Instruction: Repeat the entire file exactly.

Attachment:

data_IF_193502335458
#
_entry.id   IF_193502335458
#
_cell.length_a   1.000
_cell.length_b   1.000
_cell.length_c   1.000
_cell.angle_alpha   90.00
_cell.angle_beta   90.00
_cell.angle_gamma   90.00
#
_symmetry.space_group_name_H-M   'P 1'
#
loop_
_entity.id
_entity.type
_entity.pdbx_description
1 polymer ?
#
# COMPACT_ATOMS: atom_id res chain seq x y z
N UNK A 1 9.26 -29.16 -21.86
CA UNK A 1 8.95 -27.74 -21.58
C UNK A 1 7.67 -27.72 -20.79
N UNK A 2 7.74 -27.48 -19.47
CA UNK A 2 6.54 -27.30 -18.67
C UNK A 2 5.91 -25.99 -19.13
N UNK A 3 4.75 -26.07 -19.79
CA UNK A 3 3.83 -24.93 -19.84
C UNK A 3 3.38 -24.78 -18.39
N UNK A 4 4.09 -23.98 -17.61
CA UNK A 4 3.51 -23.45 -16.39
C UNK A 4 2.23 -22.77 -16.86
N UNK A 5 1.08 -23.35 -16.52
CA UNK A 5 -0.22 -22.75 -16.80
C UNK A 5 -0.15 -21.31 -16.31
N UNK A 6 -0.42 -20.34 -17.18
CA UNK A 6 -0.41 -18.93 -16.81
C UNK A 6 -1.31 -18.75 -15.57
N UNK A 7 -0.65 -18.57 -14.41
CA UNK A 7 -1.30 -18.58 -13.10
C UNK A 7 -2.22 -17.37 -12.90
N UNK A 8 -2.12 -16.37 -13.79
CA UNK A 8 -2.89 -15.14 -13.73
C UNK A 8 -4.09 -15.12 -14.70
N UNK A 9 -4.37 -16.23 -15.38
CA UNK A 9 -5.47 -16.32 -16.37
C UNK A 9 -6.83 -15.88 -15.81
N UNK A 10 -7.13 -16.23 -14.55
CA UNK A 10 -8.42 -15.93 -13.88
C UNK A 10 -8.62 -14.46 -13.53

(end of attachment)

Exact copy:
data_IF_193502335458
#
_entry.id   IF_193502335458
#
_cell.length_a   1.000
_cell.length_b   1.000
_cell.length_c   1.000
_cell.angle_alpha   90.00
_cell.angle_beta   90.00
_cell.angle_gamma   90.00
#
_symmetry.space_group_name_H-M   'P 1'
#
loop_
_entity.id
_entity.type
_entity.pdbx_description
1 polymer ?
#
# COMPACT_ATOMS: atom_id res chain seq x y z
N UNK A 1 9.26 -29.16 -21.86
CA UNK A 1 8.95 -27.74 -21.58
C UNK A 1 7.67 -27.72 -20.79
N UNK A 2 7.74 -27.48 -19.47
CA UNK A 2 6.54 -27.30 -18.67
C UNK A 2 5.91 -25.99 -19.13
N UNK A 3 4.75 -26.07 -19.79
CA UNK A 3 3.83 -24.93 -19.84
C UNK A 3 3.38 -24.78 -18.39
N UNK A 4 4.09 -23.98 -17.61
CA UNK A 4 3.51 -23.45 -16.39
C UNK A 4 2.23 -22.77 -16.86
N UNK A 5 1.08 -23.35 -16.52
CA UNK A 5 -0.22 -22.75 -16.80
C UNK A 5 -0.15 -21.31 -16.31
N UNK A 6 -0.42 -20.34 -17.18
CA UNK A 6 -0.41 -18.93 -16.81
C UNK A 6 -1.31 -18.75 -15.57
N UNK A 7 -0.65 -18.57 -14.41
CA UNK A 7 -1.30 -18.58 -13.10
C UNK A 7 -2.22 -17.37 -12.90
N UNK A 8 -2.12 -16.37 -13.79
CA UNK A 8 -2.89 -15.14 -13.73
C UNK A 8 -4.09 -15.12 -14.70
N UNK A 9 -4.37 -16.23 -15.38
CA UNK A 9 -5.47 -16.32 -16.37
C UNK A 9 -6.83 -15.88 -15.81
N UNK A 10 -7.13 -16.23 -14.55
CA UNK A 10 -8.42 -15.93 -13.88
C UNK A 10 -8.62 -14.46 -13.53